the dockyard but it was time for our Call the Midwife tour, so we made our way over. We were soon joined by our tour guide dressed in a 1950s midwife uniform looking like she had just stepped off the show. She explained that the dockyard had been used as a location for many films and TV programmes including Les Misérables, Sherlock Holmes, The Golden Compass and of course Call the Midwife.
The tour took us around the dockyard with frequent stops to explain what scenes had been filmed where and how the set dressers had cleverly recreated 1950s Poplar. We could instantly recognise the different places.
The Christmas Special, showing the long winter of 1962 to 1963 when it started to snow on Christmas Eve and didn’t thaw until March, was filmed during a heatwave in July. The poor actors had to wear coats and jumpers in 34-degree heat. Because the dockyard is a historical site, only certain materials and paints can be used so the snow drifts and ice were made using polystyrene models dressed with tiny bits of paper that would wash harmlessly away. They kept the camera angles low so the trees around the dockyard wouldn’t be seen in full bloom.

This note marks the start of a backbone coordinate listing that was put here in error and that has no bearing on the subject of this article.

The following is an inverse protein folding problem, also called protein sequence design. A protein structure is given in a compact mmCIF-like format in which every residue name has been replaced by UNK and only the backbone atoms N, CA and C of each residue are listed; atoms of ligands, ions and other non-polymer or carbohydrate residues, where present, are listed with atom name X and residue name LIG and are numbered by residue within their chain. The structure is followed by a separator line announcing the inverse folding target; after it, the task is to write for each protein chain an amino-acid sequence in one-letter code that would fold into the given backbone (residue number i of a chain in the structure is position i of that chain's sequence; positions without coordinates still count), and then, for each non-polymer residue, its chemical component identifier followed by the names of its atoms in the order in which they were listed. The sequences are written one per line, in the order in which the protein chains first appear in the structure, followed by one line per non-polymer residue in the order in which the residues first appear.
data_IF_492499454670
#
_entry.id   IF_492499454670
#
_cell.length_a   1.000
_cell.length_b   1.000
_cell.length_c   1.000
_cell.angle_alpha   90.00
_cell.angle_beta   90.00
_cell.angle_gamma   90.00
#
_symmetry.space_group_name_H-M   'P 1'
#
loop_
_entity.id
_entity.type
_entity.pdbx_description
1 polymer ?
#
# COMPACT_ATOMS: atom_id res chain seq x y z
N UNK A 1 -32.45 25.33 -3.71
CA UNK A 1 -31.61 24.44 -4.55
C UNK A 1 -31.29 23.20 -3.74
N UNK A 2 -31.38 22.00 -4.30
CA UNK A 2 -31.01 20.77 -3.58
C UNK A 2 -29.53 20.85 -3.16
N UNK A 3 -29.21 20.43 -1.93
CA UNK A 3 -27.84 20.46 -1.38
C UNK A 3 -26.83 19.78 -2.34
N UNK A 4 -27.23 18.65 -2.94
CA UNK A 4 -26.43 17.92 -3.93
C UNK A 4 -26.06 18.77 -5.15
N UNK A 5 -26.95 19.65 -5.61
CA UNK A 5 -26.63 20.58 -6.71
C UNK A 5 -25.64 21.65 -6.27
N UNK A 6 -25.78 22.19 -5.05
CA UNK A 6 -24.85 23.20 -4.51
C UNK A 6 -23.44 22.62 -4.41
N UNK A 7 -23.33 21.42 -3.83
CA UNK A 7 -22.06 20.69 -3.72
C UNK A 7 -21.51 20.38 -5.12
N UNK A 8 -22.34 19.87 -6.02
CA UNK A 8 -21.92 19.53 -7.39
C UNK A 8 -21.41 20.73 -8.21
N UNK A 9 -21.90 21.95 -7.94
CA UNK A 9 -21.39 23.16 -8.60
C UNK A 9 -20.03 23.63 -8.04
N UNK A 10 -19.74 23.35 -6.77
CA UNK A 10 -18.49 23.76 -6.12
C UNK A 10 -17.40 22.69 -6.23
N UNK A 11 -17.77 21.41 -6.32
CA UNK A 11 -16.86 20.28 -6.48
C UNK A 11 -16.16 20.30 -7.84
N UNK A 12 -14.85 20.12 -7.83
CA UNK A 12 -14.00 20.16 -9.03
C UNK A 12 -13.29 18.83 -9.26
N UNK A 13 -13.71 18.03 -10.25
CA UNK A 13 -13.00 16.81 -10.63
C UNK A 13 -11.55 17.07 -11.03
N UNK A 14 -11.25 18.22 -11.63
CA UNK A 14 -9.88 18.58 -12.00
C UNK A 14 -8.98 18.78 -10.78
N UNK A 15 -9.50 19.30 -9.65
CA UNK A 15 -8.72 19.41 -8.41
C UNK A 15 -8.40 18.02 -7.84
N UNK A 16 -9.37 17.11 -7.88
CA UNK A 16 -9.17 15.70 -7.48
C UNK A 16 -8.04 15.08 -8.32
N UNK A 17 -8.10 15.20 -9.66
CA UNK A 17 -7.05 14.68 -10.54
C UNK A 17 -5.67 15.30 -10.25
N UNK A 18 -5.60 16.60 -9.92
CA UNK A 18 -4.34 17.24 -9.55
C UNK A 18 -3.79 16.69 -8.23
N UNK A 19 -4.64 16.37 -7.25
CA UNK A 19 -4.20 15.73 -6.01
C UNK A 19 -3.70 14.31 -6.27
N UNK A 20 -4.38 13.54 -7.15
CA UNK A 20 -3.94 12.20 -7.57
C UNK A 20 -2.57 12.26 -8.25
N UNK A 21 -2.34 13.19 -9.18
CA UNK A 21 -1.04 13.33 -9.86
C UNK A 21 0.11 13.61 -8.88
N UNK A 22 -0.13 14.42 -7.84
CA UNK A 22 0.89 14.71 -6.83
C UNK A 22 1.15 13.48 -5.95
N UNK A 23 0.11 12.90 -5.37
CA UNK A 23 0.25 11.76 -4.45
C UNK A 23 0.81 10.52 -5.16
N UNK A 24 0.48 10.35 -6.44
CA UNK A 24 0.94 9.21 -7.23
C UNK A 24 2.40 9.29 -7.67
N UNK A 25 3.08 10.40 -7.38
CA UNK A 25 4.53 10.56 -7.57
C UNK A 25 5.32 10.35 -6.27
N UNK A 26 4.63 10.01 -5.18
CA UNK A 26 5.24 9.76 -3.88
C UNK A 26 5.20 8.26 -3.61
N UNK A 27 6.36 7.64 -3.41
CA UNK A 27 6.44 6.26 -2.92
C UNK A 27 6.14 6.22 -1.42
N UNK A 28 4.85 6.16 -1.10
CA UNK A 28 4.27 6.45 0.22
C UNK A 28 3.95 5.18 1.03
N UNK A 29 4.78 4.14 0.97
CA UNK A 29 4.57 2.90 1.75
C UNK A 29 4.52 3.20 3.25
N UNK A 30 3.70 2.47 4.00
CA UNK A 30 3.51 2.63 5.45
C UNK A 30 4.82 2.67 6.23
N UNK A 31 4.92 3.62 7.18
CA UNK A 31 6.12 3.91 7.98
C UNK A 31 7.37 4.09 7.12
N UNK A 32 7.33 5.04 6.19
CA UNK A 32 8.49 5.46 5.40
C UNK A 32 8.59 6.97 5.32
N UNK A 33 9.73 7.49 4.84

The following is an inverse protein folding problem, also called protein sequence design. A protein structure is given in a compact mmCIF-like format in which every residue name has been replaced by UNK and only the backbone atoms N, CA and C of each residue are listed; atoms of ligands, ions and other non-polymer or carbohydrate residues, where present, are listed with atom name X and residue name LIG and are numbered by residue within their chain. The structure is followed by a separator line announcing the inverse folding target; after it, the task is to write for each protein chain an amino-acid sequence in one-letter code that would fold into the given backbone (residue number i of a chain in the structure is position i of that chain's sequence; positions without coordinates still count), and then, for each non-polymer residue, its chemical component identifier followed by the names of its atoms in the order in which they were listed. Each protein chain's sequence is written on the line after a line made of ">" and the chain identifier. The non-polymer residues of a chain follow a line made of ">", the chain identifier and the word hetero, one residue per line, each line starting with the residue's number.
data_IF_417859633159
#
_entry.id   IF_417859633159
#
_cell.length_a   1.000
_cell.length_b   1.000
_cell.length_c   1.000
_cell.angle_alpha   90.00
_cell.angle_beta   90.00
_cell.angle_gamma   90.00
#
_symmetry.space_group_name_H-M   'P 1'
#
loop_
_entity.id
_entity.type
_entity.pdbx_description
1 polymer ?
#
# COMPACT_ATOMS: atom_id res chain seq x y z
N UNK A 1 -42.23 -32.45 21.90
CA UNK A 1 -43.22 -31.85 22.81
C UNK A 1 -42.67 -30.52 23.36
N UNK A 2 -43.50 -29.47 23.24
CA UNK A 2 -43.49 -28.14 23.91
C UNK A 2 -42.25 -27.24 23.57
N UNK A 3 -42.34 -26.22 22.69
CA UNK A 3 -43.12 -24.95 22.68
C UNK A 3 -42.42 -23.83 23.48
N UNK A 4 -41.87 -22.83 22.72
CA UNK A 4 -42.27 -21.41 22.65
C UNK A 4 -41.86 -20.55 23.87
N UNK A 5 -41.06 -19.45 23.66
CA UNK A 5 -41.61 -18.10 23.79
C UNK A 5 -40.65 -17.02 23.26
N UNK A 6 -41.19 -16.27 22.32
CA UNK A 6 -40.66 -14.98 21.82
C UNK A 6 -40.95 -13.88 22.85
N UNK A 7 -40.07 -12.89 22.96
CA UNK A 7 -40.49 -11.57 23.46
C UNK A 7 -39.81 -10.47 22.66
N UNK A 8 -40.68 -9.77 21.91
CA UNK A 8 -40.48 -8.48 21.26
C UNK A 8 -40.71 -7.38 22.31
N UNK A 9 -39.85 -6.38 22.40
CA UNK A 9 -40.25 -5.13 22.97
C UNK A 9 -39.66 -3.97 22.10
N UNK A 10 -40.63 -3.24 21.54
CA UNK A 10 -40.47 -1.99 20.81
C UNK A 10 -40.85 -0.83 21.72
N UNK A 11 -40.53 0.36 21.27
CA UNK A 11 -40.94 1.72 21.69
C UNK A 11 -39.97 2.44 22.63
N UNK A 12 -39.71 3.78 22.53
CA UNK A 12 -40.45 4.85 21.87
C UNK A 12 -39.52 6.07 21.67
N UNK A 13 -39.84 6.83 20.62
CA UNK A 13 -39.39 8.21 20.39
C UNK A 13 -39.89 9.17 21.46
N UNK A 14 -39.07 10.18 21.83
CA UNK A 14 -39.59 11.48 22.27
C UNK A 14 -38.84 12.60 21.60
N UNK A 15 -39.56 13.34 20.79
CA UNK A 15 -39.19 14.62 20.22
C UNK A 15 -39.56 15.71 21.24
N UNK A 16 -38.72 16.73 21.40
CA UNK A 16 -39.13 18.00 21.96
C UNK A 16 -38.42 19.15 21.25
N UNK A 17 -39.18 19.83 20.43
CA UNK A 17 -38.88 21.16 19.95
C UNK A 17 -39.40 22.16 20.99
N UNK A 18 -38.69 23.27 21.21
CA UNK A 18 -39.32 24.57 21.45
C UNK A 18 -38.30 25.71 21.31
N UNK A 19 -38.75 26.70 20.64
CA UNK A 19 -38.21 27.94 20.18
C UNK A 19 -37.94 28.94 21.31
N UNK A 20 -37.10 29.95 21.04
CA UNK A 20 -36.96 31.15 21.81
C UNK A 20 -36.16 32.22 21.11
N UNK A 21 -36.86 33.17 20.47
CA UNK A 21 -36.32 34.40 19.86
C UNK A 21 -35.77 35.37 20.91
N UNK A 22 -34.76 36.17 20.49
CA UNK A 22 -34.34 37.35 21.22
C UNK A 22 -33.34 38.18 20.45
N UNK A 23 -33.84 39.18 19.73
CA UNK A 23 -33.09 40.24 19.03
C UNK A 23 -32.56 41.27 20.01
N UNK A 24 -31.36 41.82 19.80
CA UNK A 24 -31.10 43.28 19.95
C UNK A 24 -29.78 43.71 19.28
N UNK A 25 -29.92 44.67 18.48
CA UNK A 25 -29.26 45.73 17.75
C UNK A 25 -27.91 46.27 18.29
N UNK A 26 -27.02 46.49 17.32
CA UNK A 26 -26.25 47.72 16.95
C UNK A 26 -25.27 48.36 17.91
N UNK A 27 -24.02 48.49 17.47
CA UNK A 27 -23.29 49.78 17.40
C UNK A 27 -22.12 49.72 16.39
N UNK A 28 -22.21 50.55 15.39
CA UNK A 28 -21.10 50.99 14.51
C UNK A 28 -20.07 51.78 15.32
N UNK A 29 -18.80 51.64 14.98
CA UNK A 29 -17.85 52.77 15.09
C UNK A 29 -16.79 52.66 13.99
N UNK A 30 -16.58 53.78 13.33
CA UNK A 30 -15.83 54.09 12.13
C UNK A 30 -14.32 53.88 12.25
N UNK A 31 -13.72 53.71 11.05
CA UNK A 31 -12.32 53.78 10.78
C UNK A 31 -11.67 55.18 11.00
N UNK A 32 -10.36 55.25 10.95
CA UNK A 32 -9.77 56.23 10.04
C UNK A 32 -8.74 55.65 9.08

Part of the tour included an exhibition with costumes and props from the show. My mum loved seeing the inside of Nonnatus House with the table laid for dinner and the mock-up of Dr Turner’s surgery. I was blown away by the toys that were used in the show, I
remember playing with similar ones as a child – I must be getting old!
Most of the filming took part around the ropery, a Georgian/Victorian building almost a quarter-of-a-mile long with a cobbled street running alongside; it was a very imposing and atmospheric place. The tour guide showed us where Chummy learnt to ride her bike, the front of the police station and the pub where Nurse Dyer had pulled pints.
We ended the tour in the Commissioner’s House garden, a beautiful Georgian building now used for weddings and functions. It was in the garden that Trixie ended her relationship with Christopher.
There was still much to see, but the dockyard was closing so we decided to head to the nearby shopping outlet for some food. Over pizza we all agreed the dockyard was worthy of another visit.